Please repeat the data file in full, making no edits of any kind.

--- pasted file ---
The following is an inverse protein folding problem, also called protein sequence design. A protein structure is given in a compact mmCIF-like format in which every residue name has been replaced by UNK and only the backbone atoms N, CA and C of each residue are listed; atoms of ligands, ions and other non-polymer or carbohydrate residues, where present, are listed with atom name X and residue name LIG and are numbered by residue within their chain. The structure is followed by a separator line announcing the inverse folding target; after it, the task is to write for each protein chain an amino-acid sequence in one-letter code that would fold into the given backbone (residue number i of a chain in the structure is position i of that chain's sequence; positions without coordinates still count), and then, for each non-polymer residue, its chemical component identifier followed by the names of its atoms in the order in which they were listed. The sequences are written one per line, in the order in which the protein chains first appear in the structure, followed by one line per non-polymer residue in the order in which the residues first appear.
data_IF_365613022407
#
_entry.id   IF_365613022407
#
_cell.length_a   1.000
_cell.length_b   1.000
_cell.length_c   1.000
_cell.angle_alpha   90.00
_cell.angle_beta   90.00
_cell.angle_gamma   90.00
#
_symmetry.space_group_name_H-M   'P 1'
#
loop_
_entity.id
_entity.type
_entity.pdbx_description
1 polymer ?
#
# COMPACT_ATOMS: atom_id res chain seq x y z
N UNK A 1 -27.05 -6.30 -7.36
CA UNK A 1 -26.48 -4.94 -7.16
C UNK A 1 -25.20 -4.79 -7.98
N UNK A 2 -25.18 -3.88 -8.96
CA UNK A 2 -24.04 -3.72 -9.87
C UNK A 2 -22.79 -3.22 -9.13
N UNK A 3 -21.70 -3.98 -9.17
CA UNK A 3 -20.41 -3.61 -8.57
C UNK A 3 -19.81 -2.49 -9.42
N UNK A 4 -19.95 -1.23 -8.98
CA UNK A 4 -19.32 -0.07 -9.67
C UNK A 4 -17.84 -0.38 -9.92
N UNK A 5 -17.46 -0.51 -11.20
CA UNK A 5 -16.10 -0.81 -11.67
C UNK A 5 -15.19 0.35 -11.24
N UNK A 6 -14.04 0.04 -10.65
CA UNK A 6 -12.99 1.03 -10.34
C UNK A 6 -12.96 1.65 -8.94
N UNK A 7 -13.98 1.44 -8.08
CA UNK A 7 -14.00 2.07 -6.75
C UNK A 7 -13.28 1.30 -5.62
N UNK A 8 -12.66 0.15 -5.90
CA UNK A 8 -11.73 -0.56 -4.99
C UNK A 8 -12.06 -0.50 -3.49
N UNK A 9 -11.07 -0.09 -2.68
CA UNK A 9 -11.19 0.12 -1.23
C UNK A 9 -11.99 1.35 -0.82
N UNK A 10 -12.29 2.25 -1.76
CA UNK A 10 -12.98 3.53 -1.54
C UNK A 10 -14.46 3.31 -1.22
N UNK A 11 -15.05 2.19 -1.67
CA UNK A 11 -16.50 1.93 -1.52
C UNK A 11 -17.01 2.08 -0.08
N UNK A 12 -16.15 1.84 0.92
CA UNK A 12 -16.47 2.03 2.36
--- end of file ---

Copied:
The following is an inverse protein folding problem, also called protein sequence design. A protein structure is given in a compact mmCIF-like format in which every residue name has been replaced by UNK and only the backbone atoms N, CA and C of each residue are listed; atoms of ligands, ions and other non-polymer or carbohydrate residues, where present, are listed with atom name X and residue name LIG and are numbered by residue within their chain. The structure is followed by a separator line announcing the inverse folding target; after it, the task is to write for each protein chain an amino-acid sequence in one-letter code that would fold into the given backbone (residue number i of a chain in the structure is position i of that chain's sequence; positions without coordinates still count), and then, for each non-polymer residue, its chemical component identifier followed by the names of its atoms in the order in which they were listed. The sequences are written one per line, in the order in which the protein chains first appear in the structure, followed by one line per non-polymer residue in the order in which the residues first appear.
data_IF_365613022407
#
_entry.id   IF_365613022407
#
_cell.length_a   1.000
_cell.length_b   1.000
_cell.length_c   1.000
_cell.angle_alpha   90.00
_cell.angle_beta   90.00
_cell.angle_gamma   90.00
#
_symmetry.space_group_name_H-M   'P 1'
#
loop_
_entity.id
_entity.type
_entity.pdbx_description
1 polymer ?
#
# COMPACT_ATOMS: atom_id res chain seq x y z
N UNK A 1 -27.05 -6.30 -7.36
CA UNK A 1 -26.48 -4.94 -7.16
C UNK A 1 -25.20 -4.79 -7.98
N UNK A 2 -25.18 -3.88 -8.96
CA UNK A 2 -24.04 -3.72 -9.87
C UNK A 2 -22.79 -3.22 -9.13
N UNK A 3 -21.70 -3.98 -9.17
CA UNK A 3 -20.41 -3.61 -8.57
C UNK A 3 -19.81 -2.49 -9.42
N UNK A 4 -19.95 -1.23 -8.98
CA UNK A 4 -19.32 -0.07 -9.67
C UNK A 4 -17.84 -0.38 -9.92
N UNK A 5 -17.46 -0.51 -11.20
CA UNK A 5 -16.10 -0.81 -11.67
C UNK A 5 -15.19 0.35 -11.24
N UNK A 6 -14.04 0.04 -10.65
CA UNK A 6 -12.99 1.03 -10.34
C UNK A 6 -12.96 1.65 -8.94
N UNK A 7 -13.98 1.44 -8.08
CA UNK A 7 -14.00 2.07 -6.75
C UNK A 7 -13.28 1.30 -5.62
N UNK A 8 -12.66 0.15 -5.90
CA UNK A 8 -11.73 -0.56 -4.99
C UNK A 8 -12.06 -0.50 -3.49
N UNK A 9 -11.07 -0.09 -2.68
CA UNK A 9 -11.19 0.12 -1.23
C UNK A 9 -11.99 1.35 -0.82
N UNK A 10 -12.29 2.25 -1.76
CA UNK A 10 -12.98 3.53 -1.54
C UNK A 10 -14.46 3.31 -1.22
N UNK A 11 -15.05 2.19 -1.67
CA UNK A 11 -16.50 1.93 -1.52
C UNK A 11 -17.01 2.08 -0.08
N UNK A 12 -16.15 1.84 0.92
CA UNK A 12 -16.47 2.03 2.36